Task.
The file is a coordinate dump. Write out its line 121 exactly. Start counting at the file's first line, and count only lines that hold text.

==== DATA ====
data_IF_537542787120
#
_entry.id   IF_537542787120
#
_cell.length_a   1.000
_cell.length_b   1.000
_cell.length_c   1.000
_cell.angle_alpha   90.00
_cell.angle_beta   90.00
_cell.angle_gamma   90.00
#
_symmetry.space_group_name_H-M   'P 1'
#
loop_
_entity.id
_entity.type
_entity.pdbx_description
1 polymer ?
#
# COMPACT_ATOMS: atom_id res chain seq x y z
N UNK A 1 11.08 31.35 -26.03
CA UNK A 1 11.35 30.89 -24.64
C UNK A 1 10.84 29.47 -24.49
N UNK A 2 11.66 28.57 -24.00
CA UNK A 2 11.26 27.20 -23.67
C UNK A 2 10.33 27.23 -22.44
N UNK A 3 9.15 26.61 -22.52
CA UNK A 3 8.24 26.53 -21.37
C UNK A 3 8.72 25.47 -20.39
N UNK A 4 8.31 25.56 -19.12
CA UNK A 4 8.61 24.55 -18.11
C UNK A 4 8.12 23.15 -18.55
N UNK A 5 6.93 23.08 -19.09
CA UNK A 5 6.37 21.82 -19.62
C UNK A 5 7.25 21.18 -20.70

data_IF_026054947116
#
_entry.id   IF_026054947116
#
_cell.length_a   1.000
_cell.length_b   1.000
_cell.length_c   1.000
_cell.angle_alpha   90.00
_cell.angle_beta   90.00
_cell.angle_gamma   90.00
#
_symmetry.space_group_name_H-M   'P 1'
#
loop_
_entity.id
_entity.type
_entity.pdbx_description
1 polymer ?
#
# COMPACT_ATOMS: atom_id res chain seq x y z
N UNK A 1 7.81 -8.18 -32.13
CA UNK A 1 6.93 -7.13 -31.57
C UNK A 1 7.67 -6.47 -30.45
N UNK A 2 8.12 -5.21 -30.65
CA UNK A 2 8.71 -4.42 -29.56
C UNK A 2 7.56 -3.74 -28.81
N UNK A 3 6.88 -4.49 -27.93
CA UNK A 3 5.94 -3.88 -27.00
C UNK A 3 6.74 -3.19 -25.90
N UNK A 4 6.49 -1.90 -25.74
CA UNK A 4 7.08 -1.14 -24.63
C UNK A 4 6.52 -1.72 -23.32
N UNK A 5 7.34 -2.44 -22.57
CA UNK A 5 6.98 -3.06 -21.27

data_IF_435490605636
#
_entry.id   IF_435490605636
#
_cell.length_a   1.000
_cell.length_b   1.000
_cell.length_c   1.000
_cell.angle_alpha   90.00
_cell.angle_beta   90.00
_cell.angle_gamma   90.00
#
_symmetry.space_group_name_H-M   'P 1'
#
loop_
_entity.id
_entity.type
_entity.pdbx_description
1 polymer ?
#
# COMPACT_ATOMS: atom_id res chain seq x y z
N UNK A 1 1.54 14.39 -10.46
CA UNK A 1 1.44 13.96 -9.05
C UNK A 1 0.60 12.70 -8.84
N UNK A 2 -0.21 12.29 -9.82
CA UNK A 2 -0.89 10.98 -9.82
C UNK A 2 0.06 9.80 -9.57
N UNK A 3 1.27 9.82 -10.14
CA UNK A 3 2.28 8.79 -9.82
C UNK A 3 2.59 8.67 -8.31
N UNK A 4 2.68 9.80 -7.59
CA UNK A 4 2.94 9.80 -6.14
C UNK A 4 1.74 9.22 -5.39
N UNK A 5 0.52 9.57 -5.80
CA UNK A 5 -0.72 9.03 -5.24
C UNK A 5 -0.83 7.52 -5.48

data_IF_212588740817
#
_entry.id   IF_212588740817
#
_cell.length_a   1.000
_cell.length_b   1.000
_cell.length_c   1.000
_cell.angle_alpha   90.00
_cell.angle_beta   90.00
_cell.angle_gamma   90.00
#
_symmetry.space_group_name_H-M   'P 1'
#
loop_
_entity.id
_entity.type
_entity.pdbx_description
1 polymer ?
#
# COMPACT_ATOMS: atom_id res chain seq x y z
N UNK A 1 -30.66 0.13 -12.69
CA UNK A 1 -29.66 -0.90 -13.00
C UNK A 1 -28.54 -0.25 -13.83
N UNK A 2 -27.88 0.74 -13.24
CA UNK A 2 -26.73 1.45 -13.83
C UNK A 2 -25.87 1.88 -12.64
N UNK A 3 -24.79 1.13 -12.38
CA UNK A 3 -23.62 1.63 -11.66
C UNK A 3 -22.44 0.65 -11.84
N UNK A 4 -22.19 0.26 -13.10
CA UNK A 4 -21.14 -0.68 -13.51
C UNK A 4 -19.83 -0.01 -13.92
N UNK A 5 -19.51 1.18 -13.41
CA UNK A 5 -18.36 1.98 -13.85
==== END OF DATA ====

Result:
_entity.pdbx_description